While ill health prevented Sid Haig from having a larger role in 3 From Hell, his Captain Spaulding character really deserved a better sendoff. While Haig had been entertaining audiences in both movies and TV shows since the 1960s, it wasn’t until later in his long career that he finally landed a breakout starring role. That role was of course Captain Spaulding in 2003’s House of 1000 Corpses, the murderous clown proprietor of Captain Spaulding’s Museum of Monsters and Madmen, which contains both the infamous “Murder Ride” and some of the best fried chicken anyone’s likely to run into.

Spaulding is only in the film for a few scenes, but every single moment he’s onscreen is memorable, and Haig’s charismatic yet menacing performance as the character keeps viewers’ eyes glued to his every move. Spaulding’s real shining turn came in 2005 sequel The Devil’s Rejects, in which he, Otis (Bill Moseley), and Baby (Sheri Moon Zombie) become separated from the rest of the Firefly Family, and embark on a road trip of sadism.


When it was first confirmed that writer/director Rob Zombie was returning to the Firefly franchise for 3 From Hell, fans naturally assumed that the three in question were Otis, Baby, and Captain Spaulding. Of course, that wasn’t the case, and while the cause for Sid Haig’s limited role was the health issues that led to his eventual death, Spaulding still could’ve used a better onscreen demise.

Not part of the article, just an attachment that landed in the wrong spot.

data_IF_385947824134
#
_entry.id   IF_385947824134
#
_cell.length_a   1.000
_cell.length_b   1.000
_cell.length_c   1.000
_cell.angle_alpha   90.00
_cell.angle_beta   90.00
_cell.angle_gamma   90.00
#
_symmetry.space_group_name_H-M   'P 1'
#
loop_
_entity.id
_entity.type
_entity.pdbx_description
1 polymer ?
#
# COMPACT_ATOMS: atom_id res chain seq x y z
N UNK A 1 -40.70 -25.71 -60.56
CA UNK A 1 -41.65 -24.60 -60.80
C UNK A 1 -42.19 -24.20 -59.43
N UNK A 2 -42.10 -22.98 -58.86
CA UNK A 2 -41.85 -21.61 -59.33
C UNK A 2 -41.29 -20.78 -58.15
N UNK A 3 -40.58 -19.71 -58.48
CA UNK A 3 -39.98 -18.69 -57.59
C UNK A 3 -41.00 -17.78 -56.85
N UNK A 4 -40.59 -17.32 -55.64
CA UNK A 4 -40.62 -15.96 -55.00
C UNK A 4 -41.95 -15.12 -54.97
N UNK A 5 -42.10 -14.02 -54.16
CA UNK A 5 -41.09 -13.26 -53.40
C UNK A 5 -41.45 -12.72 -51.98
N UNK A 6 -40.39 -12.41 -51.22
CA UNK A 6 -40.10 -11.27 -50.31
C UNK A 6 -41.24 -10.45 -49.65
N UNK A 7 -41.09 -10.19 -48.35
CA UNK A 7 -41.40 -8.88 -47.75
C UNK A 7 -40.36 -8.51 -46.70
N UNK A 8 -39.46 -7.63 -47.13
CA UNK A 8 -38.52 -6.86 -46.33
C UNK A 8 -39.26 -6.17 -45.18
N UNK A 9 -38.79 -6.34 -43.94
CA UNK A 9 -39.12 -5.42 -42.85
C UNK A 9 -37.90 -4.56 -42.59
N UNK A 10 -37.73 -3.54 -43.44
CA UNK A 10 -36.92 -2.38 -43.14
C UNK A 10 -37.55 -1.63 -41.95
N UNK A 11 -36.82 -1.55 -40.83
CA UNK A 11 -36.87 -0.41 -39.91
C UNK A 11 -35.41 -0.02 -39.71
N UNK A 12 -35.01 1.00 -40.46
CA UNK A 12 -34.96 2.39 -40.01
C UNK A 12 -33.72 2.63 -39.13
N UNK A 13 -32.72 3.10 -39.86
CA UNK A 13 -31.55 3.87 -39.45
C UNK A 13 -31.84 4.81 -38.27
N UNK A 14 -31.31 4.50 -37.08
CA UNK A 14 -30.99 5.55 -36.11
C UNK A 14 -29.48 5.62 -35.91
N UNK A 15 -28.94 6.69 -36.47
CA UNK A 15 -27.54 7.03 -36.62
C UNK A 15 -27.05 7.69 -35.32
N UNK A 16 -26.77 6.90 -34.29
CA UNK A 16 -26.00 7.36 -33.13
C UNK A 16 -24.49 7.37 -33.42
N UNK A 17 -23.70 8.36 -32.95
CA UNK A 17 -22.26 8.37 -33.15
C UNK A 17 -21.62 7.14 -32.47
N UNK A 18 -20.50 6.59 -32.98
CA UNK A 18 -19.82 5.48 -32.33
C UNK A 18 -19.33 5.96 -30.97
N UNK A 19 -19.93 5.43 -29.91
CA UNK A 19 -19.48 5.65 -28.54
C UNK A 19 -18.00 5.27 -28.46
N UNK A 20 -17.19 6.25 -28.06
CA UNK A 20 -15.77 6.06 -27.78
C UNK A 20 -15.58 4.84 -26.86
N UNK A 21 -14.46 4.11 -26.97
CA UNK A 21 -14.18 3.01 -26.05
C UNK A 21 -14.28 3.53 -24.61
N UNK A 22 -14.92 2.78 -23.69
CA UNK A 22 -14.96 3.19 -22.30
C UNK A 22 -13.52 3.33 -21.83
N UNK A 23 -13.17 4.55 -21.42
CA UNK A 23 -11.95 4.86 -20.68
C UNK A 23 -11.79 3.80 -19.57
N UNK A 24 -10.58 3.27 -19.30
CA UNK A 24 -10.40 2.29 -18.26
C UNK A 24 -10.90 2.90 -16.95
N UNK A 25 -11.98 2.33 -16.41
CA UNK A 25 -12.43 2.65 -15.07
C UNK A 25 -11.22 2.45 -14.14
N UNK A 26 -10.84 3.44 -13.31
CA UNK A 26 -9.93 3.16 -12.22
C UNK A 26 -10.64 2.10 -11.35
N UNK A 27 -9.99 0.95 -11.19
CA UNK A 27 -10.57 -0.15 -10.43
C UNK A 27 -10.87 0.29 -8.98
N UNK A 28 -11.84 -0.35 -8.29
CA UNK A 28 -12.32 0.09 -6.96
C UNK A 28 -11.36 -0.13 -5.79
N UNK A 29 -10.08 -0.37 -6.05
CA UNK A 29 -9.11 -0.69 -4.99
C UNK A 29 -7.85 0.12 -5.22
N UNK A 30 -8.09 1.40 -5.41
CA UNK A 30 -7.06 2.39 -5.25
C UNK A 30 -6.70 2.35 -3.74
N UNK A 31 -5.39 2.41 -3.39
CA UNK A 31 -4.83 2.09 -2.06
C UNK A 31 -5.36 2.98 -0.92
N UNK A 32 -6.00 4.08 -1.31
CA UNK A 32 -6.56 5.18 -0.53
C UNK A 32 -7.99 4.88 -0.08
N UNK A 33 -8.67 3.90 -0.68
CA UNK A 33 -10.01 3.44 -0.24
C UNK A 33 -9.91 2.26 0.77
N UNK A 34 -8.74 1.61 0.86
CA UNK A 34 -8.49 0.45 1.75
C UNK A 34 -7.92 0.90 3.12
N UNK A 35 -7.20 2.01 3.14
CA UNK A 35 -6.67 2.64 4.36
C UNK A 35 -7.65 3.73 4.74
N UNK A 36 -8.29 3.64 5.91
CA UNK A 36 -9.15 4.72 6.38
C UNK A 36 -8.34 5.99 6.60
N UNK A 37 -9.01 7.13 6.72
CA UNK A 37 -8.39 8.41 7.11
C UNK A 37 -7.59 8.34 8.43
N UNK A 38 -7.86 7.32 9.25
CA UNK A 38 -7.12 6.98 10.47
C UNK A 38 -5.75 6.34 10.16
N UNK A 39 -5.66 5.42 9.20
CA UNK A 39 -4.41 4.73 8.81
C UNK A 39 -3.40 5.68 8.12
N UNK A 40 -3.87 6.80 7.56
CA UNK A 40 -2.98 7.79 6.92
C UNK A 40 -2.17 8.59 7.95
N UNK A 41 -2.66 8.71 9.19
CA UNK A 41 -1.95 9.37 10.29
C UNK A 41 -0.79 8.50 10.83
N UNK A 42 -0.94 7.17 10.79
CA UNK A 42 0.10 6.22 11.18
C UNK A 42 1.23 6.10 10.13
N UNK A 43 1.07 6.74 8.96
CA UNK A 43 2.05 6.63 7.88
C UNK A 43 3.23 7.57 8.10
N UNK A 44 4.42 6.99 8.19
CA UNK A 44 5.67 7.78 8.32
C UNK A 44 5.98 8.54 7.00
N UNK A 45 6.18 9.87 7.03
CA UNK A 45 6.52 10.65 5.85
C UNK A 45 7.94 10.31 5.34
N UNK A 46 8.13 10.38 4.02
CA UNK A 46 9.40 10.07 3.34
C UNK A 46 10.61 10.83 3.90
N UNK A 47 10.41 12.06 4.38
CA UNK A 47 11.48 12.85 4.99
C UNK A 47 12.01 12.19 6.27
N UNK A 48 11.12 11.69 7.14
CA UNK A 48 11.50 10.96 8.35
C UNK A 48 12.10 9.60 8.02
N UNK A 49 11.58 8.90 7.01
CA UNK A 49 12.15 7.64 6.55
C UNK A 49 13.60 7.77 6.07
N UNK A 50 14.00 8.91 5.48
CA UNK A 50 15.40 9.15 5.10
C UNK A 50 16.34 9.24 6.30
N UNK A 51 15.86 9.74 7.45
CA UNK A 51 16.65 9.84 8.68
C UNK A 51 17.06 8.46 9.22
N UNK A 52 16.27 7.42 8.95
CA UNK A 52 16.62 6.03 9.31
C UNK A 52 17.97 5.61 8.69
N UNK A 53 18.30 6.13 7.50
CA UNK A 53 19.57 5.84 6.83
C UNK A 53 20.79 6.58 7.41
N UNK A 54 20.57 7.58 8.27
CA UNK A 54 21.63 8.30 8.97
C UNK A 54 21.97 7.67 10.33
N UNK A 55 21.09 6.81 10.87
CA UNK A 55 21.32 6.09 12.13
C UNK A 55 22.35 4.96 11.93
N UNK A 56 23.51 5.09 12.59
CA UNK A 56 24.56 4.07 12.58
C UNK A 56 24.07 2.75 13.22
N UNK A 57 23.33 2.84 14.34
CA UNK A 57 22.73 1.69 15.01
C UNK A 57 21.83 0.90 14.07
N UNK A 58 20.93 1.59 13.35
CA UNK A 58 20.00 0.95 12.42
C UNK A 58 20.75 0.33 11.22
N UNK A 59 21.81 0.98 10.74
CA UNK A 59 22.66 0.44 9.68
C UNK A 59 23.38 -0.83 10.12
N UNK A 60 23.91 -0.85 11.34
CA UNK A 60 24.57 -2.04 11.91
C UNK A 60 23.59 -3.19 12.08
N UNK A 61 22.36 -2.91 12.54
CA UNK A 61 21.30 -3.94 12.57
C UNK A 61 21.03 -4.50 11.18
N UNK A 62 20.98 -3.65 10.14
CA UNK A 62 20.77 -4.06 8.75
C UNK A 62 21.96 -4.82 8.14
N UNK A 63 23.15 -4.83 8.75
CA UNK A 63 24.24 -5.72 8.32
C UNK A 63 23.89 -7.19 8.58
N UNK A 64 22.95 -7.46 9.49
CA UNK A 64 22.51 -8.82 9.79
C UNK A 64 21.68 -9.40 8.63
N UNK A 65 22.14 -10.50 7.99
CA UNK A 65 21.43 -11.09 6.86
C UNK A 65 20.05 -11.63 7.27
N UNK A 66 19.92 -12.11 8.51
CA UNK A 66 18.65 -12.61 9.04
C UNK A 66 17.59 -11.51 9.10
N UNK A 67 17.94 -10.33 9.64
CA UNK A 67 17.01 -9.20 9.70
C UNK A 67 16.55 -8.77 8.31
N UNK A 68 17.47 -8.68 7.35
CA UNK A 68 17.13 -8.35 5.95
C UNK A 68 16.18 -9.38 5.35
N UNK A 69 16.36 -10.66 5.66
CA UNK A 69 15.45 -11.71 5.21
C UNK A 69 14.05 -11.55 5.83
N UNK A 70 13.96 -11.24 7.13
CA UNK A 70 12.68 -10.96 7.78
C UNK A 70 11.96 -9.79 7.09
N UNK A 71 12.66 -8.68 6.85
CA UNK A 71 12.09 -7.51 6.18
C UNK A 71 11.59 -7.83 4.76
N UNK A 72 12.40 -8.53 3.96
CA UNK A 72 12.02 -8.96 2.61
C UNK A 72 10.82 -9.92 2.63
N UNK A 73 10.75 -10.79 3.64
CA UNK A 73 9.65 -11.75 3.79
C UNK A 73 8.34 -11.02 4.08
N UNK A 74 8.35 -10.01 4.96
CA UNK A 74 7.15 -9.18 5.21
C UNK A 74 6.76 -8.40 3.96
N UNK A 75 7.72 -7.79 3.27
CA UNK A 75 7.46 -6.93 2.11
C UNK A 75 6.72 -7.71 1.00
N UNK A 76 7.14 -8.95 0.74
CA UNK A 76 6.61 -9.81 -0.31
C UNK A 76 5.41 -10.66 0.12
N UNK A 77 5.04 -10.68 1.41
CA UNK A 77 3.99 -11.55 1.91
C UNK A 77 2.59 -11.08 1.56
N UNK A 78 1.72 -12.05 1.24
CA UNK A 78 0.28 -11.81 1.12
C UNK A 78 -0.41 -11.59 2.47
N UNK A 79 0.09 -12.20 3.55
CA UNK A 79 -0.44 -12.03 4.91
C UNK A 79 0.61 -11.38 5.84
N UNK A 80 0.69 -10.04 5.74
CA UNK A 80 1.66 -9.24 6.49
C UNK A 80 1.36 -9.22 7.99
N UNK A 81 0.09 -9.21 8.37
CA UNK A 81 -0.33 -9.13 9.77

3 From Hell: Captain Spaulding Needed a More Memorable Death

As mentioned, Rob Zombie had every intention of Sid Haig’s Captain Spaulding being a prominent character in 3 From Hell, just as he had been in House of 1000 Corpses and The Devil’s Rejects. He even wrote the script with him in mind. Unfortunately, Haig, who ended up passing away not long after 3 From Hell‘s release, was already suffering from poor health, greatly limiting his potential participation in the sequel. Spaulding only ended up appearing in one scene, talking to an interviewer about his crimes, and is then executed offscreen.

Spaulding’s planned role was then shifted to new character Foxy, played by Richard Brake. While killing off Spaulding wasn’t necessarily a bad decision considering the circumstances, the way it was done was too anticlimactic and sudden. Simply having a character like Captain Spaulding be killed via lethal injection is far too ordinary a fate for such an outlandish killer.

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While Haig’s physical limitations likely would’ve precluded any type of action scene for Spaulding, even a different offscreen epilogue could’ve improved things. Perhaps the prison warden could inform Otis and Baby that before he was executed, Spaulding managed to kill a guard or two, or strangled the priest sent to council him in his last moments. During his short appearance in 3 From Hell, Haig did manage a few times to call up some of that old Spaulding spirit, so it’s not impossible to imagine the character, however ill, getting one last burst of murderous adrenaline. Having him simply die was a huge missed opportunity. To be fair though, Zombie was forced to work within the situation he was handed, and had Haig been in good health, Spaulding probably wouldn’t be dead at all.

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